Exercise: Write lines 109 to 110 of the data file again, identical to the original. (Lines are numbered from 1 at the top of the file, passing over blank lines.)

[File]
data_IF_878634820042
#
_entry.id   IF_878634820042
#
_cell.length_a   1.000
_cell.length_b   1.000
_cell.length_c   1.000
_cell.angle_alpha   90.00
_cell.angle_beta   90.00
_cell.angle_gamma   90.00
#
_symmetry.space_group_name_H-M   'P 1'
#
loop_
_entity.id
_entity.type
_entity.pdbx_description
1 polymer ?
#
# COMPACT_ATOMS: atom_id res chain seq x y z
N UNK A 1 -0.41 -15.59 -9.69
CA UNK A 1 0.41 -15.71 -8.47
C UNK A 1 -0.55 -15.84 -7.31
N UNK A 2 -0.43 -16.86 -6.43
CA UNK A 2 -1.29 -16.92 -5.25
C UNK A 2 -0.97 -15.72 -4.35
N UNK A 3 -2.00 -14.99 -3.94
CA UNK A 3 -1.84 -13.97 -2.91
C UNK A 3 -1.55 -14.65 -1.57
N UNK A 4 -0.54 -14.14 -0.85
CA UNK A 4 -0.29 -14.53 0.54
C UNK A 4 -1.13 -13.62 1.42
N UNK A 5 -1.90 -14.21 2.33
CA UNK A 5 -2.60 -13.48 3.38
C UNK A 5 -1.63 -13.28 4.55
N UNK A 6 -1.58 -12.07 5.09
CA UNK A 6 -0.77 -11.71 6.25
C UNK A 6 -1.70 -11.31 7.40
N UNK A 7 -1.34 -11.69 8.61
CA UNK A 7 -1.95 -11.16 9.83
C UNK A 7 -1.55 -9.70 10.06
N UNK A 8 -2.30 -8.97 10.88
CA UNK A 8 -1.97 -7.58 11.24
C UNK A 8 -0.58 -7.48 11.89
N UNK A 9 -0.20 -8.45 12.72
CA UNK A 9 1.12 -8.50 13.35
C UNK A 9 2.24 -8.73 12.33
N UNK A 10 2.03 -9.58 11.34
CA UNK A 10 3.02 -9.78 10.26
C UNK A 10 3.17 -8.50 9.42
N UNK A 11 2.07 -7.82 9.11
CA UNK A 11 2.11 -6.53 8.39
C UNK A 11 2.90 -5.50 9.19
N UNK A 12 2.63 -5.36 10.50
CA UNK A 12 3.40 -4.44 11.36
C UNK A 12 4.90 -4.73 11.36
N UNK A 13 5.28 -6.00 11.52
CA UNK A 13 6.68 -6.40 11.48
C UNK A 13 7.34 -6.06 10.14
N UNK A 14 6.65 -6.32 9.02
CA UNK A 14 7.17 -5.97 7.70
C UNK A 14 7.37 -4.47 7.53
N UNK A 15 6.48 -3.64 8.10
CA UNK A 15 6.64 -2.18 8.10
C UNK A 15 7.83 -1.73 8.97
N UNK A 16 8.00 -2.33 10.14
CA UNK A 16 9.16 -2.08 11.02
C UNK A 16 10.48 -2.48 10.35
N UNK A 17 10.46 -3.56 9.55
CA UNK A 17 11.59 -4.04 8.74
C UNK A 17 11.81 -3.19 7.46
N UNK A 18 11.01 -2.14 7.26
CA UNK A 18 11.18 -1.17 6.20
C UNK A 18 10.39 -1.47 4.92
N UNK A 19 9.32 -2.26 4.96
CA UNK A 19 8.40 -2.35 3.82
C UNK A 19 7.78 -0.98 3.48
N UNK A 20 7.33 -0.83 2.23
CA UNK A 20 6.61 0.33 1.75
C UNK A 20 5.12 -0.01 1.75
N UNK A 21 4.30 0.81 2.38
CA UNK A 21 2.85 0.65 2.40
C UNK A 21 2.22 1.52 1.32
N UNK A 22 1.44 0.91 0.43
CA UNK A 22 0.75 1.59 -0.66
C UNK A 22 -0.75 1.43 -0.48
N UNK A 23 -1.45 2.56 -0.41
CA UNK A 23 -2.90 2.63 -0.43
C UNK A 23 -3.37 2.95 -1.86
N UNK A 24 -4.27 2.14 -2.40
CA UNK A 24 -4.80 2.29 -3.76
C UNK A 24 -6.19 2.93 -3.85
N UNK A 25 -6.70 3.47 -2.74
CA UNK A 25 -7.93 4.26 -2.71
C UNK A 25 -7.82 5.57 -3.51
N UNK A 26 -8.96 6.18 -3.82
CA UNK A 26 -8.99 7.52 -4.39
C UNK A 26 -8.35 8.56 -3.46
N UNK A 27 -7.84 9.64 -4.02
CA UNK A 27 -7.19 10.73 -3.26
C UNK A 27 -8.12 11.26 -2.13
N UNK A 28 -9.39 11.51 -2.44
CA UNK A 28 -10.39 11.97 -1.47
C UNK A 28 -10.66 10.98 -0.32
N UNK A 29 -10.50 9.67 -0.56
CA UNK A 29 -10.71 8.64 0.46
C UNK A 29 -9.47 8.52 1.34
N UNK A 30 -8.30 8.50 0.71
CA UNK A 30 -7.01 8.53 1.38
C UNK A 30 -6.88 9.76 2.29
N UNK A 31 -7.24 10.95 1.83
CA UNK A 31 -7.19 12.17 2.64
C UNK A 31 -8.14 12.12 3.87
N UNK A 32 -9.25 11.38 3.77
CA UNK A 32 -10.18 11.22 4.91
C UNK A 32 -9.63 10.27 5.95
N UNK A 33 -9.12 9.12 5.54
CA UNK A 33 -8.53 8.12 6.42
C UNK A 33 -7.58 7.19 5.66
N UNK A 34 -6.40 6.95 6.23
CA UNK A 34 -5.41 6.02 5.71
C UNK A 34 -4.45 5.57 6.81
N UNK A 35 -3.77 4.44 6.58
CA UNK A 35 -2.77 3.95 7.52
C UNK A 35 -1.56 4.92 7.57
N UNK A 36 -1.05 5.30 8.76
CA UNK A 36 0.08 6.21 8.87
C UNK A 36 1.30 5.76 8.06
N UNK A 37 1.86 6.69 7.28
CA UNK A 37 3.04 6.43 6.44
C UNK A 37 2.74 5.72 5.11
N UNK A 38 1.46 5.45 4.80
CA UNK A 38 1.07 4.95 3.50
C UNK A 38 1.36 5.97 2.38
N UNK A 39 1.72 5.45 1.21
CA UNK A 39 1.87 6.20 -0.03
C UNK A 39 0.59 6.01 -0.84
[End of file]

CA UNK A 30 -7.01 8.53 1.38
C UNK A 30 -6.88 9.76 2.29